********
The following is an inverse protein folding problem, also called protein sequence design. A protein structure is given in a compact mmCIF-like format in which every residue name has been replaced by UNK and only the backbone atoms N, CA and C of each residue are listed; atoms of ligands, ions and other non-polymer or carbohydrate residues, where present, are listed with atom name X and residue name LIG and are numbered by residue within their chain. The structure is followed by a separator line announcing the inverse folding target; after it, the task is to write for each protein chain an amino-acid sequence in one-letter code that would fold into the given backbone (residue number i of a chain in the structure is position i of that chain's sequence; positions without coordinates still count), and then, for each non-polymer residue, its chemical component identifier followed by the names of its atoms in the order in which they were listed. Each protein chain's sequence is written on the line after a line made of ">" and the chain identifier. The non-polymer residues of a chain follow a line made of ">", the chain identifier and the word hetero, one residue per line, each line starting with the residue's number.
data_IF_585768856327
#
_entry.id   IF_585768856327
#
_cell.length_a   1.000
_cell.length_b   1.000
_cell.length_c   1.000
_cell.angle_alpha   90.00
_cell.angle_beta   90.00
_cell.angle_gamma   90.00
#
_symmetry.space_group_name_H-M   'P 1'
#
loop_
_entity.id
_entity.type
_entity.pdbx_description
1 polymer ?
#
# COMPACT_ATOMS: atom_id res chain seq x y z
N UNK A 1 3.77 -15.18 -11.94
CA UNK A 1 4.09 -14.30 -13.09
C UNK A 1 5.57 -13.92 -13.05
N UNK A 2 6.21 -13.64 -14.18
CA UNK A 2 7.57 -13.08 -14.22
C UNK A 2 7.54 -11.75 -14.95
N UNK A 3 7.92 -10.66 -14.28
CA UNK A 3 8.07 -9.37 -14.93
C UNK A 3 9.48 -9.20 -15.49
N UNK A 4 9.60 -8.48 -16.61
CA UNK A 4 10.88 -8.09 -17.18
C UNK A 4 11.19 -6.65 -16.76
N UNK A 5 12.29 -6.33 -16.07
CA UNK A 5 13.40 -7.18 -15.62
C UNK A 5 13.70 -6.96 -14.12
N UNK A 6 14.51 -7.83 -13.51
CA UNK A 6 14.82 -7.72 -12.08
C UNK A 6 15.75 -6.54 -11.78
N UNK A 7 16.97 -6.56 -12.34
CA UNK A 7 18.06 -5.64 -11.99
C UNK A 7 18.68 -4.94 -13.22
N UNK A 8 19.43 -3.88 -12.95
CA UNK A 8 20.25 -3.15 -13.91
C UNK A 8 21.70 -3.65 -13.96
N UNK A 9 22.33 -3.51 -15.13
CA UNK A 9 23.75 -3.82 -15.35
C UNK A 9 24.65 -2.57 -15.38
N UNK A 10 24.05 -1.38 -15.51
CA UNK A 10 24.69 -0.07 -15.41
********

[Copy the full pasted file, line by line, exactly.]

The following is an inverse protein folding problem, also called protein sequence design. A protein structure is given in a compact mmCIF-like format in which every residue name has been replaced by UNK and only the backbone atoms N, CA and C of each residue are listed; atoms of ligands, ions and other non-polymer or carbohydrate residues, where present, are listed with atom name X and residue name LIG and are numbered by residue within their chain. The structure is followed by a separator line announcing the inverse folding target; after it, the task is to write for each protein chain an amino-acid sequence in one-letter code that would fold into the given backbone (residue number i of a chain in the structure is position i of that chain's sequence; positions without coordinates still count), and then, for each non-polymer residue, its chemical component identifier followed by the names of its atoms in the order in which they were listed. Each protein chain's sequence is written on the line after a line made of ">" and the chain identifier. The non-polymer residues of a chain follow a line made of ">", the chain identifier and the word hetero, one residue per line, each line starting with the residue's number.
data_IF_585768856327
#
_entry.id   IF_585768856327
#
_cell.length_a   1.000
_cell.length_b   1.000
_cell.length_c   1.000
_cell.angle_alpha   90.00
_cell.angle_beta   90.00
_cell.angle_gamma   90.00
#
_symmetry.space_group_name_H-M   'P 1'
#
loop_
_entity.id
_entity.type
_entity.pdbx_description
1 polymer ?
#
# COMPACT_ATOMS: atom_id res chain seq x y z
N UNK A 1 3.77 -15.18 -11.94
CA UNK A 1 4.09 -14.30 -13.09
C UNK A 1 5.57 -13.92 -13.05
N UNK A 2 6.21 -13.64 -14.18
CA UNK A 2 7.57 -13.08 -14.22
C UNK A 2 7.54 -11.75 -14.95
N UNK A 3 7.92 -10.66 -14.28
CA UNK A 3 8.07 -9.37 -14.93
C UNK A 3 9.48 -9.20 -15.49
N UNK A 4 9.60 -8.48 -16.61
CA UNK A 4 10.88 -8.09 -17.18
C UNK A 4 11.19 -6.65 -16.76
N UNK A 5 12.29 -6.33 -16.07
CA UNK A 5 13.40 -7.18 -15.62
C UNK A 5 13.70 -6.96 -14.12
N UNK A 6 14.51 -7.83 -13.51
CA UNK A 6 14.82 -7.72 -12.08
C UNK A 6 15.75 -6.54 -11.78
N UNK A 7 16.97 -6.56 -12.34
CA UNK A 7 18.06 -5.64 -11.99
C UNK A 7 18.68 -4.94 -13.22
N UNK A 8 19.43 -3.88 -12.95
CA UNK A 8 20.25 -3.15 -13.91
C UNK A 8 21.70 -3.65 -13.96
N UNK A 9 22.33 -3.51 -15.13
CA UNK A 9 23.75 -3.82 -15.35
C UNK A 9 24.65 -2.57 -15.38
N UNK A 10 24.05 -1.38 -15.51
CA UNK A 10 24.69 -0.07 -15.41